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The hidden gems of Toul Sleng


Between the main expat hubs of BKK1 and Russian Market there is the Toul Sleng area – a neighbourhood with a diverse mix of Khmer, Vietnamese and barang inhabitants. There, you’ll find a handful of underrated and unknown restaurants and cafes. Mostly, they are family-run establishments serving homemade fare to ardent regulars. So skirt around the bad vibes of Toul Sleng, past frowning backpacker babes struggling to come to terms with their own privilege, and take a seat in some of Phnom Penh’s best kept secrets.

Sweet and Spicy, Street 360

Located opposite the fire station and marked by a bright orange sign, this family-run Korean restaurant is always packed out with Koreans after a taste of home. The interior is clean and comfortable with more orange-painted walls. They say orange is the colour of positivity and in this case it is appropriate because the menu is delicious and reasonably priced. Hell, it’s underpriced when you consider the Kimchi is made in Phnom Penh by the waitress’ grandmother – yup, that’s grandmother Kimchi and it comes free with most orders. Top choice for diners is the Kimbab – Korean sushi rolls containing either tuna or vegetables and are a snip at $3 for a plate along with the complimentary Kimchi and pickles. Also recommended is the Bimbdibab, a cold rice and salad dish with ground pork at a mere $5.


Just round the corner from Sweet and Spicy, opposite the white sign for Toul Sleng, is a coconut shop. Inside, by small mountains of coconuts sit a few boys with machetes hacking away. Another has a circular sander used to blast the crust from the hairy ones. They sell in bulk to the trade and as such, if you know a little Khmer you can get a nice, cold, fresh coconut for 2000 riel.


Bubbles Tea

Next along the road is Bubbles Tea – a bubble tea and ice cream shop. Inside the bright red walls and cool air conditioning make the experience rather like walking into a giant watermelon. It’s probably the only place in town where you can confuse your taste buds with bacon and egg flavor ice cream, something straight out of Heston Blumenthal’s world. The wifi is fast so it’s a good spot to sit back and catch up on social media if not quite comfortable enough to pursue more serious work. The Macha tea is a mere $1.50 and sure, it’s been stepped on and cut with milk powder and sugar, but it still provides a gentler buzz than coffee. Just remember to order it without sugar if you want to avoid getting immediate diabetes. But you could try adding some chewy aloe balls and, for the full effect, taking a selfie while sitting on your Scoopy because we all want to be a cute Asian girls, no? Well, just me then.


Hi Ba Ri

A favourite with Japanese expats, this soul food restaurant is a far cry from fancy sushi creations. It’s Japanese diner food: filling, fatty and delicious. The owner is always manning a giant hotplate while dancing an imitation Michael Jackson and flipping Japanese pizzas. What’s a Japanese pizza? Well, they get two flour tortillas and fill them with noodles, bacon and cabbage and fry them with some kind of delicious sauce and then cover them with melted cheese. It is as delicious as it sounds. The Teriyaki chicken is a healthier option with hunks of lean chicken meat fried in the traditional way with a bowl of Miso soup and rice on the side. Just take your patience with you as service can be a little slow.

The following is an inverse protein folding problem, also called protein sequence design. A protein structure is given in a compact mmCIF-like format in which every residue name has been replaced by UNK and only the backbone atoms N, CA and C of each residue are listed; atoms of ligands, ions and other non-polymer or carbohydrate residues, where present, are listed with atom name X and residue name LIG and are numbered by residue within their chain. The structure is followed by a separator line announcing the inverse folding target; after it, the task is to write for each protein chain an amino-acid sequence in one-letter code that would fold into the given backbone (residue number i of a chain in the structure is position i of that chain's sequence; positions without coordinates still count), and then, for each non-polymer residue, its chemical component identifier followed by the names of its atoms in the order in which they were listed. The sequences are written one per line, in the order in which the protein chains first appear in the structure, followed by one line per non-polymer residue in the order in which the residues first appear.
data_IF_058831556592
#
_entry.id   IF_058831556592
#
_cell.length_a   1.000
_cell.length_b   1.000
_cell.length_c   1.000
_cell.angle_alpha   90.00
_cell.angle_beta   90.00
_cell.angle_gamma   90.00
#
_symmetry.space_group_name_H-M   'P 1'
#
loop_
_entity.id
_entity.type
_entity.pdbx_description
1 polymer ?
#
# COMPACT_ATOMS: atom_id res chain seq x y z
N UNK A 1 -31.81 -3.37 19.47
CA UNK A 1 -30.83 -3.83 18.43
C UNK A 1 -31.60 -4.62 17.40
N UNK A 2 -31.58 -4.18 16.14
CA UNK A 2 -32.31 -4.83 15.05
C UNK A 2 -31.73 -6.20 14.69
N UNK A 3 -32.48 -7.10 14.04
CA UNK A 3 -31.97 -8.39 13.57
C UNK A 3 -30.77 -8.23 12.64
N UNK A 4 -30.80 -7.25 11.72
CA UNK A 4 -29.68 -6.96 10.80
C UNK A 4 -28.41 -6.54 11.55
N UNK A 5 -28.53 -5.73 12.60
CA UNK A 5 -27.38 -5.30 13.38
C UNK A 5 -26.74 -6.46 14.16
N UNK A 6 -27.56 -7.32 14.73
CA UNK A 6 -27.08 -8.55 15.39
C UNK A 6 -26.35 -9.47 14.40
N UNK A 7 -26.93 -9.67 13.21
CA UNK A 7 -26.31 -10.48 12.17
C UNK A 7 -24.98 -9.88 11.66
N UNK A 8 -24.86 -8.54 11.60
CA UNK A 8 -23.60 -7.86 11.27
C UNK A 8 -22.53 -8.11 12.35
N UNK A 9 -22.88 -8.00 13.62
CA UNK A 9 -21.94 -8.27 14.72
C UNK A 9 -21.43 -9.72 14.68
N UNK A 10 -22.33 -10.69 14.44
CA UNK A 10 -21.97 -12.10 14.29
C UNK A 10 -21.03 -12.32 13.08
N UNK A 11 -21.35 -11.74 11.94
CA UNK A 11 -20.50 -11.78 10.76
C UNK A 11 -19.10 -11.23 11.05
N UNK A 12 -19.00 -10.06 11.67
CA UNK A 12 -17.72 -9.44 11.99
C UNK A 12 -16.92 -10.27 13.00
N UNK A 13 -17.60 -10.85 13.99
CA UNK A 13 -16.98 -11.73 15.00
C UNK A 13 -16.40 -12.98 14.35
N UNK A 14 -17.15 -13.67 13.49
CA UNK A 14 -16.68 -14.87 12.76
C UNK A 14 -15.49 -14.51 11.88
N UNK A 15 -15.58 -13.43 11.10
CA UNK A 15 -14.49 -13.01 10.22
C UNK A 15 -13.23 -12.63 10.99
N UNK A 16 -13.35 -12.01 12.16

Toul Sleng Restaurant

What it lacks in nomenclatural originality it makes up for in fresh, healthy food. It’s probably the best of the variety of Khmer restaurant where you turn up and point at one of several pots containing soup or fried vegetables to eat with rice. There are three pots to choose from made fresh that morning by the proprietor’s mother. Yes, again, this is grandmother food: unassuming, delicious and healthy. Khmer food is pretty healthy when done well. It is mostly soup, rice, vegetables – not a lot of fat, and if they used brown rice instead of white it might be near perfect, nutritionally speaking. Every day the selection is different but they do an amazing Tom Yam and classic Khmer fish soup. On top of that they give incredibly generous portions of rice which makes a change from the yoghurt-pot sized provided by similar outlets. Just arrive early or the locals will have eaten all the best dishes.


Sor Coffee

The one thing the Toul Sleng neighbourhood lacked until recently was espresso. Now there is Sor Coffee, on 360. Naturally, after breakfast at Sweet and Spicy, or lunch at the Toul Sleng restaurant, one might stroll down the road and sit in their air-conditioned goldfish bowl of a café. The coffee quality is better than Joma and worse than Brown and nowhere near the heights of Feel Good. But hey, what are you going to do? It’s not grainy stepped-on robusta served in a chipped cup like its post-war London and that’s the main thing. They even do cakes.

5 thoughts on “The hidden gems of Toul Sleng

  • Will probably never go to any of those restaurants (I do not live in Cambodia) and rarely do I read such articles but I remember the author’s last article and dug it. This one too. Would like to see more.

  • I went to the Sweet and Spicy korean restaurant. What a disappointment. I ordered egg ramen and all I got was instant noodles and an egg inside for $4!! The same thing you can make at home for 2500R.

  • Benzaemon

    Good to know Taey. Will go and try the dishes the author recommended.

  • Skpei

    But ramen indeed means instant noodles for the Koreans.

  • docsalvage

    Great write up! I want a Japanese pizza now :-)~


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